Dealing with the ‘No Fault Found’ dilemma

Every telco has to deal with thousands of mobile phones being returned for repair – and knows that a lot of them are tested and immediately sent back with ‘No Fault Found’ (NFF). It’s an unfortunate but constant part of the customer experience.

A much-quoted report from WDS in 2006 suggested that 1-in-7 mobile phones are reported as faulty within the first year, and that 60% of them prove to have ‘no fault found’. It estimated that the NFF problem was a $4.5bn cost to the industry.

Our own analysis from 2017 suggests that, despite the seismic changes in the industry since 2006, faults are still reported on around 12.5% of phones sold and the NFF rate is still approximately 60%.

With today’s sales volumes and reverse logistics costs, we estimate that it’s now a $5.5bn problem for the industry, but this is still the tip of an iceberg. The real value in dealing with this issue is in improving customer satisfaction and reducing churn.

“Have you tried turning it off and on again?”

Every telco has to deal with thousands of mobile phones being returned for repair – and knows that a lot of them are tested and immediately sent back with ‘No Fault Found’ (NFF). It’s an unfortunate but constant part of the customer experience.

In fact, a few years back a report by Accenture found that more than two-thirds of all consumer electronics returns were found to have nothing wrong with them upon testing.

And, despite the ever-increasing sophistication of mobile devices, that hasn’t changed. What seems like a crippling fault to the user either doesn’t show up or can often be repaired with the simplest of fixes.

Most people will take a seemingly faulty phone back to the store, but in-store technical expertise is often in short supply, so most staff find it easier to simply process a return as the most expedient way to satisfy the customer. Our CEO’s recent in-store experience underlines this issue.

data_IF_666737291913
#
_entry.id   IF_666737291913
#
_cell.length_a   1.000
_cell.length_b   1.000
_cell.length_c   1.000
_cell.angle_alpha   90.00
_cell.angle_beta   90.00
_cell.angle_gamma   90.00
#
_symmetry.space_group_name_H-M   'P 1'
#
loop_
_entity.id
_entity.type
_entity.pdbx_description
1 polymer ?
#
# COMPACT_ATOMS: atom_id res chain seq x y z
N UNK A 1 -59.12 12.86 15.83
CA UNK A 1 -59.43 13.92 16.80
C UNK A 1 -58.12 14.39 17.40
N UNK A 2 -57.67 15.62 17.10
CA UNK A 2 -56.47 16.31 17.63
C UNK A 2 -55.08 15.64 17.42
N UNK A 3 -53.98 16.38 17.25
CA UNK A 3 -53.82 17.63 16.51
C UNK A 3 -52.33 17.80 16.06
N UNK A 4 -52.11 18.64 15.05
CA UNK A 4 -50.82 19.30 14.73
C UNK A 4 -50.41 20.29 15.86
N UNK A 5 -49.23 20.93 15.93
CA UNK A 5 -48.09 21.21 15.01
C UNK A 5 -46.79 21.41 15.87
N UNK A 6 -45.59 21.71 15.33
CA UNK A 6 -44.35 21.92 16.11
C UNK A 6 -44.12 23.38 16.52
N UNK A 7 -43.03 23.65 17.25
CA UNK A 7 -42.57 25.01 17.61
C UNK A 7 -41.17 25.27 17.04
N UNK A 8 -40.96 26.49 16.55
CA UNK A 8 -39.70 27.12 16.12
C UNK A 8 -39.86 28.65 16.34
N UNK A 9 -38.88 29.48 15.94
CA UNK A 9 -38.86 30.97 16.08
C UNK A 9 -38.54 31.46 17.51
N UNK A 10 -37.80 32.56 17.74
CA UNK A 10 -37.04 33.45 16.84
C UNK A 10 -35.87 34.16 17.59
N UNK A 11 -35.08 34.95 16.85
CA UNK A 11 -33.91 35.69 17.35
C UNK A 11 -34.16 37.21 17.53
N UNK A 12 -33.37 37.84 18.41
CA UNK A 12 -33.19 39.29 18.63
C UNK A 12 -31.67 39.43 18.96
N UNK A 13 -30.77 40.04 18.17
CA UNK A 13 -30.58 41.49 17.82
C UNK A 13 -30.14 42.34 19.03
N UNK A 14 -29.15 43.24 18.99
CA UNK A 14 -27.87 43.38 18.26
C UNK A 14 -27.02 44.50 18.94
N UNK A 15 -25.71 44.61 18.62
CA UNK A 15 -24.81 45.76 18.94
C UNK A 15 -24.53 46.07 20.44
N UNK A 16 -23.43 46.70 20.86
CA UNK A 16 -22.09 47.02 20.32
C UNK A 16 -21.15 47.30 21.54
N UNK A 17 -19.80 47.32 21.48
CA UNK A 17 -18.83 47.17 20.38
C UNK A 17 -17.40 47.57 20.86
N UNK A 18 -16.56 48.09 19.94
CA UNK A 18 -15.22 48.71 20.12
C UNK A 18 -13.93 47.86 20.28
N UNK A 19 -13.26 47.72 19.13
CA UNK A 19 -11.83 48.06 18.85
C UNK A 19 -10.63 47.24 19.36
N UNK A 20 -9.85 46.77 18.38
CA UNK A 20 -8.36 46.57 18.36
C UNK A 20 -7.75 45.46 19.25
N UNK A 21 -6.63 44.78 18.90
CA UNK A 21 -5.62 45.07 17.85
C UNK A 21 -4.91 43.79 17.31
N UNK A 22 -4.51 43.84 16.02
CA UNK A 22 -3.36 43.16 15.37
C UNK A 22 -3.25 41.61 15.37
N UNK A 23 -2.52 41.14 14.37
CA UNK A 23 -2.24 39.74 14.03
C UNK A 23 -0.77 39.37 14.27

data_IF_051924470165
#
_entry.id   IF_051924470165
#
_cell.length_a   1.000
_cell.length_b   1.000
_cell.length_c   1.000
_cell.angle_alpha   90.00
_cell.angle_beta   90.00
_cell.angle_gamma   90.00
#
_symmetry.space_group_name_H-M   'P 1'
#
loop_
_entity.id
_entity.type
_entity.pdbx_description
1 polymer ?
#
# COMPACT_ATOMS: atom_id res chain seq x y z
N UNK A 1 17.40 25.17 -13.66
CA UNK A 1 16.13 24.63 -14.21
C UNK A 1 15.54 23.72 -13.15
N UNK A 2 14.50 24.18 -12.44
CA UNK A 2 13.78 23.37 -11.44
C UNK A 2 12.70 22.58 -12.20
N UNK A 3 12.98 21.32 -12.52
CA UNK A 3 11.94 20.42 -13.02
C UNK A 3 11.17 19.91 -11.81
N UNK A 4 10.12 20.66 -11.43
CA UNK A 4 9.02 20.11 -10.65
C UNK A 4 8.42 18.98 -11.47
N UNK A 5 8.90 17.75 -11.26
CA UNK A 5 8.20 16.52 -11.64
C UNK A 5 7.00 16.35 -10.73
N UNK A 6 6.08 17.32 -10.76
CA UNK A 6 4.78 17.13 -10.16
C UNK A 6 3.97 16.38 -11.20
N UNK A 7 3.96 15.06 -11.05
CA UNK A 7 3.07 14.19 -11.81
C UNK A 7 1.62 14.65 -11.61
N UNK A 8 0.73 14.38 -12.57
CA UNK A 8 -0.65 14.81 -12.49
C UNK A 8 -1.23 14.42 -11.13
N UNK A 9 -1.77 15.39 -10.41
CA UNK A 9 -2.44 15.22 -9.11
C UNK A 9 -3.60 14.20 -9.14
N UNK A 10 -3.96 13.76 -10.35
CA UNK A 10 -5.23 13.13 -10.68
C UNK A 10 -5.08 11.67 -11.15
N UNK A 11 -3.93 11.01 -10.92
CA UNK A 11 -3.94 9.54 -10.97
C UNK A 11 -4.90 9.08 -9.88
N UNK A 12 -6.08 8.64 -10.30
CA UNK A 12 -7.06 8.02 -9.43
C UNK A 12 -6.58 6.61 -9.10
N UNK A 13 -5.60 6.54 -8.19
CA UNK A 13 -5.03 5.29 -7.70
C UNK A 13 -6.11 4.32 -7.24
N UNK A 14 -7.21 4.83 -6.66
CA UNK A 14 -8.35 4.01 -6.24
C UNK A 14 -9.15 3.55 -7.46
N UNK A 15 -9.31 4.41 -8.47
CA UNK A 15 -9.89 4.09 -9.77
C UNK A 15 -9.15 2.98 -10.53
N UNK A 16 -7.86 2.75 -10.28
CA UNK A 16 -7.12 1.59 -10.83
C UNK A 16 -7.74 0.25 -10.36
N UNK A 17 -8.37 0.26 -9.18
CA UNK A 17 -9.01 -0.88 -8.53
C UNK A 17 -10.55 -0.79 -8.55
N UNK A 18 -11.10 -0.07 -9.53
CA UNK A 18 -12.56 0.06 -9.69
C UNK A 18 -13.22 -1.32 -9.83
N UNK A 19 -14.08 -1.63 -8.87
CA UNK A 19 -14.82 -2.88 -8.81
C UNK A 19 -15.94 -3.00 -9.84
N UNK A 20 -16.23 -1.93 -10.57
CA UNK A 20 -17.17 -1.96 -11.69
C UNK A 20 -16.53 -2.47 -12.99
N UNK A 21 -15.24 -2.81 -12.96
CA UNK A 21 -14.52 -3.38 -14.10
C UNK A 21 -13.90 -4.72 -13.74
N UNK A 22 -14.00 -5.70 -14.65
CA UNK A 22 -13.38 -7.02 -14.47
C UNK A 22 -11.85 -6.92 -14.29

Those employees need a simple way to run diagnostics without technical expertise and carry out testing in the store while the customer waits patiently. Not least because so many faults can actually be sorted quickly and easily with a diagnostic app.

Offering a better DIY option

But, even more, people want to be able to sort out those simple faults themselves before they even think of trying the call centre, going to the store or, worst case scenario, returning the phone to its manufacturer. Forrester research has shown that three-quarters of telecoms customers say self-service is the most convenient way to address any service issues they have.

After all, we live in a tech-savvy world where most customers are comfortable enough with their technology to take a first stab at fixing any faults themselves (providing they have the tools and guidance required).

It would be great if they could do that through the apps they already have from their telecoms provider. Unfortunately, at least right now, the app might offer them the chance to pay their bill but it won’t let them swiftly diagnose why their music won’t play.

Better tools create a better customer experience

Now, take a deep breath. Just imagine the better world that exists when those apps are able to provide simple diagnostic tools. That’s why we’ve been working on technology to make this happen.

Staff in the store will be happier to help customers because an app that makes testing faster means they’ll spend less time fixing old phones and more time selling new ones.

Meanwhile, customers who want to sort the problem in the privacy of their own living room will now have the capability to do so. There are a number of common issues with mobile phones that can be identified and tested for immediately.

Great service is more than just a smooth online transaction or a friendly employee behind the counter. Telcos can retain customers by offering a better after-sales solution – not just by dealing with problems, but by helping customers to deal with them themselves.

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and find out how we can help you reboot customer service